Internet Pioneer Has School Curriculum Plan
The Cambridge, Mass., company goes beyond donations to make information technology part of the lesson plan
Corporate involvement in grade school education rarely extends beyond free Internet access and free PCs.
But one of the original developers of the Internet is going a step further to make information technology part of the education process. Bolt, Beranek and Newman Inc. of Cambridge, Mass., has developed the Co-NECT School.
The program attempts to change the curriculum of students in grades K-12. BBN is working with teachers and school administrators to design a project-based curriculum supported by an open, computer-based communications network. The program has been adopted in 15 schools in five U.S. cities. Each school is given BBN's Internet Server, a system that allows a school or district to manage its own Internet services, from electronic mail to news groups to World Wide Web pages. BBN designs, installs and manages the integrated voice, data and video networks placed in schools.
Students use the equipment and the connection to create meaningful products such as interactive science exhibits, books, reports, video programs and plays. BBN says that by supporting the restructured school community, the open, computer-based communications system connects every student and teacher and extends communication beyond the school.
"Our vested interest is to achieve maximum and value-added results, regardless of the hardware and software that is being utilized," said Bruce Goldberg, project director of the Co-NECT School program. Goldberg served as an education consultant to the BellSouth Foundation and the National Alliance of Business.
The Co-NECT program, established in 1992, is one of the seven school designs commissioned by the New American Schools Development Corp. to create a new generation of American schools. NASDC was founded in 1991 by corporate leaders who wanted to reform U.S. public schools. Fueled by $50 million in grants, NASDC provides funding and support to design teams working in 147 schools in 18 states. NASDC has contributed $2 million a year in the last four years to curriculum redesign programs in the United States.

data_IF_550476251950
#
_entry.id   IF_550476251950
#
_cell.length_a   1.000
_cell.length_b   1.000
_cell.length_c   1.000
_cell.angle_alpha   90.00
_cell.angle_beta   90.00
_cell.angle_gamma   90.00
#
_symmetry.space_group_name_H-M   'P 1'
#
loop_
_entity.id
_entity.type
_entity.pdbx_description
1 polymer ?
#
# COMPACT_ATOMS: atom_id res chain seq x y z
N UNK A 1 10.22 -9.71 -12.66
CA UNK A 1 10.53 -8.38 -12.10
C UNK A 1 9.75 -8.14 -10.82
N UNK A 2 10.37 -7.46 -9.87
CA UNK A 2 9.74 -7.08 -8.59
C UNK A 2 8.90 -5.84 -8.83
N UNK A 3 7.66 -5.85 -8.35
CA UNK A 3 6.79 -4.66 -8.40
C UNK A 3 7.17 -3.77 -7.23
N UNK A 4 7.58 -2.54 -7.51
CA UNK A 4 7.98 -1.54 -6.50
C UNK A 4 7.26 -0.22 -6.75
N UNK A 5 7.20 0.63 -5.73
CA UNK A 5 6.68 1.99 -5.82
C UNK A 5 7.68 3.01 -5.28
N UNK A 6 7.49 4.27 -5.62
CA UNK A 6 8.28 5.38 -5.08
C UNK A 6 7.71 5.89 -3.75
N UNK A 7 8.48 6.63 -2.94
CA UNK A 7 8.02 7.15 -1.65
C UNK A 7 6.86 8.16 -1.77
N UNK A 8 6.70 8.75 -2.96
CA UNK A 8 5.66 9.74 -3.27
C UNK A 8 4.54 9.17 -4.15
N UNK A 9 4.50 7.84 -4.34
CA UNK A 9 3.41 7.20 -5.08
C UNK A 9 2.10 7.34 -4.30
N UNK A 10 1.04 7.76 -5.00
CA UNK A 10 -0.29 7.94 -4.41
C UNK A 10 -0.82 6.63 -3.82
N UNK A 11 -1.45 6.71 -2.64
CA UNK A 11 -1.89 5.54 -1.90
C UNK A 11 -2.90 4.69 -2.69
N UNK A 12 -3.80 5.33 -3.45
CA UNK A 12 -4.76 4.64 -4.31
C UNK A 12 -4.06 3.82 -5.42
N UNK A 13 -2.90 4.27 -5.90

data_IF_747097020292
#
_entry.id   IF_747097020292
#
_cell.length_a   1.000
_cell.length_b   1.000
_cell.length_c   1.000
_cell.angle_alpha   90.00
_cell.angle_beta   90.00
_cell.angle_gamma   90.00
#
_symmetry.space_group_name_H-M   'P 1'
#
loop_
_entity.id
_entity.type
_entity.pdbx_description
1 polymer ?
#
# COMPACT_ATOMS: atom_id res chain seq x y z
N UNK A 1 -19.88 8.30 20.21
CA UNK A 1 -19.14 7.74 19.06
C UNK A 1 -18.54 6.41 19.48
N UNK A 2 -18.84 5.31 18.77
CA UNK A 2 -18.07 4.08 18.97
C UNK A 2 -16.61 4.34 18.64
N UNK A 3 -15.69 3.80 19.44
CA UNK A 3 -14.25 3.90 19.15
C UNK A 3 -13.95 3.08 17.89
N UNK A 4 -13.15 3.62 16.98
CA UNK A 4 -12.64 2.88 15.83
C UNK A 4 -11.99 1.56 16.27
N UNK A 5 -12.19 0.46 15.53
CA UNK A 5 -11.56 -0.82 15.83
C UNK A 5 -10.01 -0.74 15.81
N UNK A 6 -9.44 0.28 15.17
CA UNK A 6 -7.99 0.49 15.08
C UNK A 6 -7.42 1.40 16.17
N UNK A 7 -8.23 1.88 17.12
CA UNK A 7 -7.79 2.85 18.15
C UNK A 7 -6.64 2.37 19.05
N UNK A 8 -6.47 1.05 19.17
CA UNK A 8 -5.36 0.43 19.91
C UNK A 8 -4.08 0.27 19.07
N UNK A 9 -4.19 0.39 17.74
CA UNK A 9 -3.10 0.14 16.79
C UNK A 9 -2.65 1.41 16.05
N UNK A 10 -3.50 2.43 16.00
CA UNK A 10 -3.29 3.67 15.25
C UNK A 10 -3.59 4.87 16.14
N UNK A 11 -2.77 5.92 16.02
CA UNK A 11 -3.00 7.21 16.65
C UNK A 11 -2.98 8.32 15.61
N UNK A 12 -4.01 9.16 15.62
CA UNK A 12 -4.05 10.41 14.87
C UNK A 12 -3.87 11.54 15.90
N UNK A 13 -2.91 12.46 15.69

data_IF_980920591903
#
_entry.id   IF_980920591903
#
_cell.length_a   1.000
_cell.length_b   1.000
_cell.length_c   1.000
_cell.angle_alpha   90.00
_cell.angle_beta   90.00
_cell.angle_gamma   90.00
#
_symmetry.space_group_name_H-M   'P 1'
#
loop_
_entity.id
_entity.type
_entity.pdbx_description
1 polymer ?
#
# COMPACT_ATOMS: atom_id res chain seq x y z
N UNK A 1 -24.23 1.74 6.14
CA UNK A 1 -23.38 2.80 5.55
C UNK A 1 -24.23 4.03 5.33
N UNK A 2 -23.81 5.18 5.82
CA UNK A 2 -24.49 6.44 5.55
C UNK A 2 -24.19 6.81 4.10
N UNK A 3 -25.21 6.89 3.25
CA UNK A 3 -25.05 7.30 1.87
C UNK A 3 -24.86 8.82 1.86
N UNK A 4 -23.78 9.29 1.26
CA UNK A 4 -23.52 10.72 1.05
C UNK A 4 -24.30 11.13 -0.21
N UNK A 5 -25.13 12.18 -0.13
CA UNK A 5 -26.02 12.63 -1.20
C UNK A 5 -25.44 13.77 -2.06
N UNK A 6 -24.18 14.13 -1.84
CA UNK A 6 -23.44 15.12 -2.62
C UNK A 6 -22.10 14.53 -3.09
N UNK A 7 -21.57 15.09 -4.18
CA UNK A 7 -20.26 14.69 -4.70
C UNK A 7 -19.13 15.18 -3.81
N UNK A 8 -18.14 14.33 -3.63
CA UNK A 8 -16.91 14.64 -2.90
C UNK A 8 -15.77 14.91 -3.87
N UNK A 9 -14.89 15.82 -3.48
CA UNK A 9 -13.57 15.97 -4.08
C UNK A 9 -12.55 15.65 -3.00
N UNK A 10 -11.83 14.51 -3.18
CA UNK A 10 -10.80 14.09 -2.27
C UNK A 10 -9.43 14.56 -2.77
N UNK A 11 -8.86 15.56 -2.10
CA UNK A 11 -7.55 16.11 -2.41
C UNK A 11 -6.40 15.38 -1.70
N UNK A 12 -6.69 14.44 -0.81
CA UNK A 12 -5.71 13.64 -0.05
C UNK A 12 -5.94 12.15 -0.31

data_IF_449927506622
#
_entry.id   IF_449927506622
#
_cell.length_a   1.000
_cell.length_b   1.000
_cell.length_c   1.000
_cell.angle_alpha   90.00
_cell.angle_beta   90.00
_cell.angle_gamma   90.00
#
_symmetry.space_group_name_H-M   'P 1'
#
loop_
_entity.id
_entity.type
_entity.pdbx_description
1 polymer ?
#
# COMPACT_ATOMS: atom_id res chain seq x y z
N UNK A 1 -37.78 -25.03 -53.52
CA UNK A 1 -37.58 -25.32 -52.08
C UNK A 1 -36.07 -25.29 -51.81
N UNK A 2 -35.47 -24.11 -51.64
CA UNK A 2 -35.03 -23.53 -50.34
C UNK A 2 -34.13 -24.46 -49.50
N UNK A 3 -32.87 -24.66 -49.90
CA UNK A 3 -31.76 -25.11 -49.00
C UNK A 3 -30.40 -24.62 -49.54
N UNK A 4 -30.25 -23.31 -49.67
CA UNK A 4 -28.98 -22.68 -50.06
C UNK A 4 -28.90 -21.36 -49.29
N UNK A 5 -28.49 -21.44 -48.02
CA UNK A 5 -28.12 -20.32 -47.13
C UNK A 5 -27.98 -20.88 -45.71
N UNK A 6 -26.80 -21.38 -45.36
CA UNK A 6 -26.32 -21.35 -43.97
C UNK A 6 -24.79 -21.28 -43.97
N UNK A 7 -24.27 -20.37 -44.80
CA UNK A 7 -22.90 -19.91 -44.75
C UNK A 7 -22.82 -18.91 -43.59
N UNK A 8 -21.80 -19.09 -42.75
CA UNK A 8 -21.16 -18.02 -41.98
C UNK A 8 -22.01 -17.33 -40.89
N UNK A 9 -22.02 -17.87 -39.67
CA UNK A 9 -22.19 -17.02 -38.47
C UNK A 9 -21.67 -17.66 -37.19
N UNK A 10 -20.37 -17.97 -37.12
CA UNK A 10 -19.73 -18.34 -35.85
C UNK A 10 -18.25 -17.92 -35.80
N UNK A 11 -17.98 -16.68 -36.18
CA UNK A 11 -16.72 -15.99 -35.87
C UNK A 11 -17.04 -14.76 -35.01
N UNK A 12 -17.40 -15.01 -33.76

The Co-NECT program requires $25,000 to $80,000 per year, which includes 30 days of professional development each year, personal attention from a support team headed by a Co-NECT field representative, consultation with members of the Co-NECT design team and involvement in teleconferences. BBN also offers membership in the Co-NECT Exchange -- an Internet-based information service, electronic forum and support tool -- and Co-NECT Critical Friends, a program of reciprocal school visits.
Carol Shilinsky, principal of the Accelerated Learning Laboratory, a K-12 magnet school in Worcester, Mass., says preliminary studies proved that the school's 600 students had dramatic improvements on their test scores.
"Technology is the most powerful learning tool I have ever witnessed," said Shilinsky. "Kids are learning it faster than we [teachers] are."
When the program first started, BBN partnered with Apple Computer, the Massachusetts Corporation for Education Telecommunications, Boston College, Lotus Notes and EarthWatch. The program now works with a group that provides curriculum consulting, including Boston College, EarthWatch and the University of Michigan.
The program is currently running in schools in Dade County, Fla.; Worcester, Mass.; Juneau, Alaska; Memphis, Tenn.; and Cincinnati, Ohio. According to Goldberg, the company is currently negotiating with Philadelphia, Los Angeles, San Antonio and Seattle. Each area has at least three schools participating in the program.
BBN estimates that it takes three to five years to completely redesign a school. The most significant changes occur in the first year. The remaining years are spent reinforcing, refining and building capacity.
The $196 million company specializing in Internet service has been involved with education initiatives since the 1960s. BBN is one of the original developers of the ARPAnet, which spawned the Internet.